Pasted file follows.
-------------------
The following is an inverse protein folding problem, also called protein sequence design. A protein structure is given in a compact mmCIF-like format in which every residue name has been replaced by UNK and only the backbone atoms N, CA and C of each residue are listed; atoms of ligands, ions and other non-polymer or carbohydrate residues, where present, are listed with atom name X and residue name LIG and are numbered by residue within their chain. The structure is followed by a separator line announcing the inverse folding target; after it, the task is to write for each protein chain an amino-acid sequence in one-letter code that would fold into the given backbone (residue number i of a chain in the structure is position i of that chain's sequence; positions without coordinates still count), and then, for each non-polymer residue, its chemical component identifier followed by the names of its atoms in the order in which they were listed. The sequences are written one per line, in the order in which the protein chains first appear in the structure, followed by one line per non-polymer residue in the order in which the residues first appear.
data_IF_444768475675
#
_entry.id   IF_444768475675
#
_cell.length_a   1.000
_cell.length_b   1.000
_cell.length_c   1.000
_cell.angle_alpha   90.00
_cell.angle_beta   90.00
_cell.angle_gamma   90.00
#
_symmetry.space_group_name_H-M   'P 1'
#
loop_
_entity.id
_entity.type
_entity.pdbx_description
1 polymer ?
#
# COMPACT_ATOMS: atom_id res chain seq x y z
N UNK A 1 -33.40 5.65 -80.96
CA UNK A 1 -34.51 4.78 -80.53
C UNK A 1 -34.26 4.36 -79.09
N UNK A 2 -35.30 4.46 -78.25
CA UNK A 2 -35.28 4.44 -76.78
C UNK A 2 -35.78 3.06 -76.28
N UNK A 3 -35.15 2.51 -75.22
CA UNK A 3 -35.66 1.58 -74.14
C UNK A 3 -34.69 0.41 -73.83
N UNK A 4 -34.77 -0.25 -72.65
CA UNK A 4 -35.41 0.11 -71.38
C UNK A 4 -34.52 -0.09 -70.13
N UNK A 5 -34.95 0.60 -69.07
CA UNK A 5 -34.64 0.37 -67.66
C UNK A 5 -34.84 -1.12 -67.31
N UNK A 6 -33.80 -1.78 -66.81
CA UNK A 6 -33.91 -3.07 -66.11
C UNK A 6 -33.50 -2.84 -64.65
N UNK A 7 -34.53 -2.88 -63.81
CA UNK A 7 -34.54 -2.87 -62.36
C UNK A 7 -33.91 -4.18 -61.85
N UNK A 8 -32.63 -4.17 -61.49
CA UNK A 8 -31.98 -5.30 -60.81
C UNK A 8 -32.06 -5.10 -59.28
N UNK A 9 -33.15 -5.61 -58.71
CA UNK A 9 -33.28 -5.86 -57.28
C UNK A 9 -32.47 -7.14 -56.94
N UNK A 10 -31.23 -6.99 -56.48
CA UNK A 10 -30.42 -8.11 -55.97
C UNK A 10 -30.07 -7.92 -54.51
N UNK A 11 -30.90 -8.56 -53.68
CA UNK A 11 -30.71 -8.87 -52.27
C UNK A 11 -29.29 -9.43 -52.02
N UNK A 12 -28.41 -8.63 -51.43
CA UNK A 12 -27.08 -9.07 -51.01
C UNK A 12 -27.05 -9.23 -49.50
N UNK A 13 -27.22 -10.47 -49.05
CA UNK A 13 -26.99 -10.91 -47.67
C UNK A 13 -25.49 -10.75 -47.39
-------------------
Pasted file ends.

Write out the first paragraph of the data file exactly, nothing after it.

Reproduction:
The following is an inverse protein folding problem, also called protein sequence design. A protein structure is given in a compact mmCIF-like format in which every residue name has been replaced by UNK and only the backbone atoms N, CA and C of each residue are listed; atoms of ligands, ions and other non-polymer or carbohydrate residues, where present, are listed with atom name X and residue name LIG and are numbered by residue within their chain. The structure is followed by a separator line announcing the inverse folding target; after it, the task is to write for each protein chain an amino-acid sequence in one-letter code that would fold into the given backbone (residue number i of a chain in the structure is position i of that chain's sequence; positions without coordinates still count), and then, for each non-polymer residue, its chemical component identifier followed by the names of its atoms in the order in which they were listed. The sequences are written one per line, in the order in which the protein chains first appear in the structure, followed by one line per non-polymer residue in the order in which the residues first appear.